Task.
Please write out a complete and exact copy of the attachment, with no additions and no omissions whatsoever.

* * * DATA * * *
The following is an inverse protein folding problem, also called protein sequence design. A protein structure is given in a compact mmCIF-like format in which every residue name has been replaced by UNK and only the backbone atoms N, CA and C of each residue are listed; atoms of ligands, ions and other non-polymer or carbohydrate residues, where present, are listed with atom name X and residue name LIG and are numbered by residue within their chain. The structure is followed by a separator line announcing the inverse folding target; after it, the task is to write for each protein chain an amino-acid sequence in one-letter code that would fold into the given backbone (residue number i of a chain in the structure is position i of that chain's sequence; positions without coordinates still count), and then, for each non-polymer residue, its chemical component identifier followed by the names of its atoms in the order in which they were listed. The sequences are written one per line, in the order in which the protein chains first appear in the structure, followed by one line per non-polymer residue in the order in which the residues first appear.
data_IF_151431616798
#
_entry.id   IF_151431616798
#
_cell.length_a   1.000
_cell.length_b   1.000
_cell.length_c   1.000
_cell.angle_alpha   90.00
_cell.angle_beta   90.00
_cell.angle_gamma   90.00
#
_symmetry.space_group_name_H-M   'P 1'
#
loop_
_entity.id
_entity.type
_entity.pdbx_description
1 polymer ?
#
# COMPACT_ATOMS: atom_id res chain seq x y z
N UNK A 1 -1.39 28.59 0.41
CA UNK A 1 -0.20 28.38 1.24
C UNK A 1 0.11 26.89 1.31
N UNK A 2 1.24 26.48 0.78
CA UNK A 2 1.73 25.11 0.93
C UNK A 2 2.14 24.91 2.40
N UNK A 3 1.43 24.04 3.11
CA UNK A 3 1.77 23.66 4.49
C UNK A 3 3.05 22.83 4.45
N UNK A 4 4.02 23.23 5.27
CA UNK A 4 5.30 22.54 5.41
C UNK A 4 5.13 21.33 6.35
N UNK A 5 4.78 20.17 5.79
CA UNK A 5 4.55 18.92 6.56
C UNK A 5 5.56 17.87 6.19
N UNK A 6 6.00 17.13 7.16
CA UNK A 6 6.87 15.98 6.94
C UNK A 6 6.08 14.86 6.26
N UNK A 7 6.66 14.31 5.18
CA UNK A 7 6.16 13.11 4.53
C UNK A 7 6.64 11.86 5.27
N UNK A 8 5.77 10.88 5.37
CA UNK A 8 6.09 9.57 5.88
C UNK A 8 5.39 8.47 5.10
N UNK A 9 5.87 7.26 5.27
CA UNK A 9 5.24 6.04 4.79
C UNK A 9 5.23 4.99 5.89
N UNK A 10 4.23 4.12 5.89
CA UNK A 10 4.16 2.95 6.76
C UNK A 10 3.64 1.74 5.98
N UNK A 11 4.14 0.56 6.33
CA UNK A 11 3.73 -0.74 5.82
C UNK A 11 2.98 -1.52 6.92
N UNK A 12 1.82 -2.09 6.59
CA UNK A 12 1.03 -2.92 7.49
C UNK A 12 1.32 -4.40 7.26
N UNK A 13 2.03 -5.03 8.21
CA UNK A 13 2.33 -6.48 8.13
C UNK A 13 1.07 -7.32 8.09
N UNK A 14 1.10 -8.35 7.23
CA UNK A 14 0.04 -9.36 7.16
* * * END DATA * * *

The following is an inverse protein folding problem, also called protein sequence design. A protein structure is given in a compact mmCIF-like format in which every residue name has been replaced by UNK and only the backbone atoms N, CA and C of each residue are listed; atoms of ligands, ions and other non-polymer or carbohydrate residues, where present, are listed with atom name X and residue name LIG and are numbered by residue within their chain. The structure is followed by a separator line announcing the inverse folding target; after it, the task is to write for each protein chain an amino-acid sequence in one-letter code that would fold into the given backbone (residue number i of a chain in the structure is position i of that chain's sequence; positions without coordinates still count), and then, for each non-polymer residue, its chemical component identifier followed by the names of its atoms in the order in which they were listed. The sequences are written one per line, in the order in which the protein chains first appear in the structure, followed by one line per non-polymer residue in the order in which the residues first appear.
data_IF_151431616798
#
_entry.id   IF_151431616798
#
_cell.length_a   1.000
_cell.length_b   1.000
_cell.length_c   1.000
_cell.angle_alpha   90.00
_cell.angle_beta   90.00
_cell.angle_gamma   90.00
#
_symmetry.space_group_name_H-M   'P 1'
#
loop_
_entity.id
_entity.type
_entity.pdbx_description
1 polymer ?
#
# COMPACT_ATOMS: atom_id res chain seq x y z
N UNK A 1 -1.39 28.59 0.41
CA UNK A 1 -0.20 28.38 1.24
C UNK A 1 0.11 26.89 1.31
N UNK A 2 1.24 26.48 0.78
CA UNK A 2 1.73 25.11 0.93
C UNK A 2 2.14 24.91 2.40
N UNK A 3 1.43 24.04 3.11
CA UNK A 3 1.77 23.66 4.49
C UNK A 3 3.05 22.83 4.45
N UNK A 4 4.02 23.23 5.27
CA UNK A 4 5.30 22.54 5.41
C UNK A 4 5.13 21.33 6.35
N UNK A 5 4.78 20.17 5.79
CA UNK A 5 4.55 18.92 6.56
C UNK A 5 5.56 17.87 6.19
N UNK A 6 6.00 17.13 7.16
CA UNK A 6 6.87 15.98 6.94
C UNK A 6 6.08 14.86 6.26
N UNK A 7 6.66 14.31 5.18
CA UNK A 7 6.16 13.11 4.53
C UNK A 7 6.64 11.86 5.27
N UNK A 8 5.77 10.88 5.37
CA UNK A 8 6.09 9.57 5.88
C UNK A 8 5.39 8.47 5.10
N UNK A 9 5.87 7.26 5.27
CA UNK A 9 5.24 6.04 4.79
C UNK A 9 5.23 4.99 5.89
N UNK A 10 4.23 4.12 5.89
CA UNK A 10 4.16 2.95 6.76
C UNK A 10 3.64 1.74 5.98
N UNK A 11 4.14 0.56 6.33
CA UNK A 11 3.73 -0.74 5.82
C UNK A 11 2.98 -1.52 6.92
N UNK A 12 1.82 -2.09 6.59
CA UNK A 12 1.03 -2.92 7.49
C UNK A 12 1.32 -4.40 7.26
N UNK A 13 2.03 -5.03 8.21
CA UNK A 13 2.33 -6.48 8.13
C UNK A 13 1.07 -7.32 8.09
N UNK A 14 1.10 -8.35 7.23
CA UNK A 14 0.04 -9.36 7.16